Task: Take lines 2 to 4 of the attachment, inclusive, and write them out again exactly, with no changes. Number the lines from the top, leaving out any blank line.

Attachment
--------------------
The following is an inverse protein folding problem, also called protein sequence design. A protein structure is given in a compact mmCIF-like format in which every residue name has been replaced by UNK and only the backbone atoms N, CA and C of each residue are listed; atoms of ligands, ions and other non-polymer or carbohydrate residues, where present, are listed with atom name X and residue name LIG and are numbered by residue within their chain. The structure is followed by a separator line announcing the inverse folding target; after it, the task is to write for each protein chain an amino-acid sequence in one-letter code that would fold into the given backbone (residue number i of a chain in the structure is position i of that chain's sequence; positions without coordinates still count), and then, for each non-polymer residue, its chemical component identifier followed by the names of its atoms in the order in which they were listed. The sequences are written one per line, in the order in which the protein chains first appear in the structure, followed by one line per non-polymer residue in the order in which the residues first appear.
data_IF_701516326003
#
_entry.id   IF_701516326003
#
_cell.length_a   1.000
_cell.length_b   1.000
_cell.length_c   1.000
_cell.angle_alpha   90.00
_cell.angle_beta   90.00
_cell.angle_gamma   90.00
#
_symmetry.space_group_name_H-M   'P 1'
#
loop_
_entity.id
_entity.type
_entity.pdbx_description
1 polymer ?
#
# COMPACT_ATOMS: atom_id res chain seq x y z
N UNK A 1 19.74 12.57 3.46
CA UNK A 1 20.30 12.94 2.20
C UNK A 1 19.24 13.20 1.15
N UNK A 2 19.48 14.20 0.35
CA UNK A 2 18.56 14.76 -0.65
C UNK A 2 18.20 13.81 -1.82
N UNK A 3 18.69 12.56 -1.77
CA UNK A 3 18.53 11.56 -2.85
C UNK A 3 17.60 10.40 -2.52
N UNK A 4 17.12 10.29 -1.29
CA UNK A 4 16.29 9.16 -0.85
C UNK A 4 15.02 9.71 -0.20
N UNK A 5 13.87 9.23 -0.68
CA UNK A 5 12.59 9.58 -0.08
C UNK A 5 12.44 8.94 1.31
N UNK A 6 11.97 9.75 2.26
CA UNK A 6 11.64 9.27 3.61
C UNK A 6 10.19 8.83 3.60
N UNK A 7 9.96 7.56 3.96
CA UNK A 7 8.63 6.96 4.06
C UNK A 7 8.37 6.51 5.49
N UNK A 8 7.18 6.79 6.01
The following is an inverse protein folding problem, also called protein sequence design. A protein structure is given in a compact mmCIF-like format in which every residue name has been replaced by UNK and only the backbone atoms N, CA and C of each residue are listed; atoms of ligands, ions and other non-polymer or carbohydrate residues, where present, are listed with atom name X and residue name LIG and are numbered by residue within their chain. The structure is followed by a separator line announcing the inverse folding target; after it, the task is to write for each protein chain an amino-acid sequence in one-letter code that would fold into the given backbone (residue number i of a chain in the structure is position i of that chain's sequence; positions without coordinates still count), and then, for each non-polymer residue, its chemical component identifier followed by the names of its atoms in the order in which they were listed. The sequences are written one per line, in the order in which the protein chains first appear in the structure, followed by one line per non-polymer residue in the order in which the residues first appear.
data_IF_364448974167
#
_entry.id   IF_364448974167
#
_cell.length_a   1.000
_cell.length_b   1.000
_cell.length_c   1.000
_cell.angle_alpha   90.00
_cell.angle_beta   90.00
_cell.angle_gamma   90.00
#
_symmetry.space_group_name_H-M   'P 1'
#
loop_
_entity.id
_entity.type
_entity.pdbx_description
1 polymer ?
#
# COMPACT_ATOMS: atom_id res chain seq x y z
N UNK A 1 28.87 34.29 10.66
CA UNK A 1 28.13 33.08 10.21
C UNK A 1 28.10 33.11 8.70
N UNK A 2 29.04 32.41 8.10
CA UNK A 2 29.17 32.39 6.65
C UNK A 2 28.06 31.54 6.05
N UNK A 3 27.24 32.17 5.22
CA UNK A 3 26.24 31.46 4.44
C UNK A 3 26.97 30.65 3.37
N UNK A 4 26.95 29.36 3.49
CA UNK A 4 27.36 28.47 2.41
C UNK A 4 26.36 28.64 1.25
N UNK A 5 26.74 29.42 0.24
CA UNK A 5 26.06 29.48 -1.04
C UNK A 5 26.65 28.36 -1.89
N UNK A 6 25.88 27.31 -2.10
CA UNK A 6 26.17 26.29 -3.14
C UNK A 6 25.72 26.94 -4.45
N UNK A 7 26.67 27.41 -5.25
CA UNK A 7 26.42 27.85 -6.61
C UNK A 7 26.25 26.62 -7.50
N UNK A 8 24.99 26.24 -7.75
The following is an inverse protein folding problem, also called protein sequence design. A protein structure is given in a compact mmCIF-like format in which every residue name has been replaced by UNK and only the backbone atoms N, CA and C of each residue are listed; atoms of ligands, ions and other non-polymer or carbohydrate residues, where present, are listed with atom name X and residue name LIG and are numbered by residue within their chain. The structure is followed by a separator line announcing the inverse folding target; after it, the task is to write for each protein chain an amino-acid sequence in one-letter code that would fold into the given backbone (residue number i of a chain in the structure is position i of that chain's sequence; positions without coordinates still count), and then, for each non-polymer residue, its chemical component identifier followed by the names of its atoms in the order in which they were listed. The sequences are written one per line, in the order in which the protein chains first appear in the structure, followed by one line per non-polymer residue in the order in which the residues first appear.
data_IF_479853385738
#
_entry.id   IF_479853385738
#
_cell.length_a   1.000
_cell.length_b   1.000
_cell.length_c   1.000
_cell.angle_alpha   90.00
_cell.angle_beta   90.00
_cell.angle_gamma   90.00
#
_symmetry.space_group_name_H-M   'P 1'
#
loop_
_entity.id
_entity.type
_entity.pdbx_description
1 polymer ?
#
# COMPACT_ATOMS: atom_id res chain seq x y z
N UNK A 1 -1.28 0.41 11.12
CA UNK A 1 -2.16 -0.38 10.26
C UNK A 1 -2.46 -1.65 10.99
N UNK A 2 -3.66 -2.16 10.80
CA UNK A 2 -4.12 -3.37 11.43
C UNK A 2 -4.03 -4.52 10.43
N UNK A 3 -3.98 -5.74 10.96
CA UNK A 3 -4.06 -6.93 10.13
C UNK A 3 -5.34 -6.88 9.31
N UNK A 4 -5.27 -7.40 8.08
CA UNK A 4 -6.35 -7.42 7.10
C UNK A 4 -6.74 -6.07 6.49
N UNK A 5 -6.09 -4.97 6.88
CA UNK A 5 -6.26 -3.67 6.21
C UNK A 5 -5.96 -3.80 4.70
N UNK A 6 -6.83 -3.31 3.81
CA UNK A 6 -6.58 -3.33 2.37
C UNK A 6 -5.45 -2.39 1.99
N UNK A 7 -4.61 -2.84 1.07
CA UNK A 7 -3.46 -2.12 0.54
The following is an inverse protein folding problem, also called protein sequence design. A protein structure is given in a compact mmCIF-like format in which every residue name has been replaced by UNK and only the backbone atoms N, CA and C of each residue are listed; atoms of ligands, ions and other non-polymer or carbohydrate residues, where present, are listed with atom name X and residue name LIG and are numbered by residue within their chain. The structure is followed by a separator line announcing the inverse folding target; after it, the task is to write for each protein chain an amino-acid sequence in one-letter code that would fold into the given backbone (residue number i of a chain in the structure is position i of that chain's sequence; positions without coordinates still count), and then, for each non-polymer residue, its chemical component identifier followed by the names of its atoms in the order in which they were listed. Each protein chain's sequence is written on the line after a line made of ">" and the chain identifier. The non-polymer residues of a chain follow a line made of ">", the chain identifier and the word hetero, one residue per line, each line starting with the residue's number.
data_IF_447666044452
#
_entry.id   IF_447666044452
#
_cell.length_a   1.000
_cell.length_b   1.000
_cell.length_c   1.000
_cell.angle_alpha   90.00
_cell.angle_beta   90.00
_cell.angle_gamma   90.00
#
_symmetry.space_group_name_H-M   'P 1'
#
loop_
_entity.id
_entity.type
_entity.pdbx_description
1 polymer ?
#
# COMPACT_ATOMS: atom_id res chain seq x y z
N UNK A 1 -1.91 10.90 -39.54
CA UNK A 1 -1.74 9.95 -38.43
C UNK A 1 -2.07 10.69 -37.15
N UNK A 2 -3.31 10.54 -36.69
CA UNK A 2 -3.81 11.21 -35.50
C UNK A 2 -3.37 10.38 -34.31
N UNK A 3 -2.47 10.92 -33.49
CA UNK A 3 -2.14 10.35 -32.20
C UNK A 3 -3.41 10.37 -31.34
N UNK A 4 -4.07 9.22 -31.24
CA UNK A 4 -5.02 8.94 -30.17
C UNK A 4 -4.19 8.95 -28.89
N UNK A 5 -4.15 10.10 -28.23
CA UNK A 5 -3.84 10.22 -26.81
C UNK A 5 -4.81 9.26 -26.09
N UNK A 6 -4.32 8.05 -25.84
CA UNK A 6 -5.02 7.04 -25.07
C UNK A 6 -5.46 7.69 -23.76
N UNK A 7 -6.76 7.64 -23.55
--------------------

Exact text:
data_IF_701516326003
#
_entry.id   IF_701516326003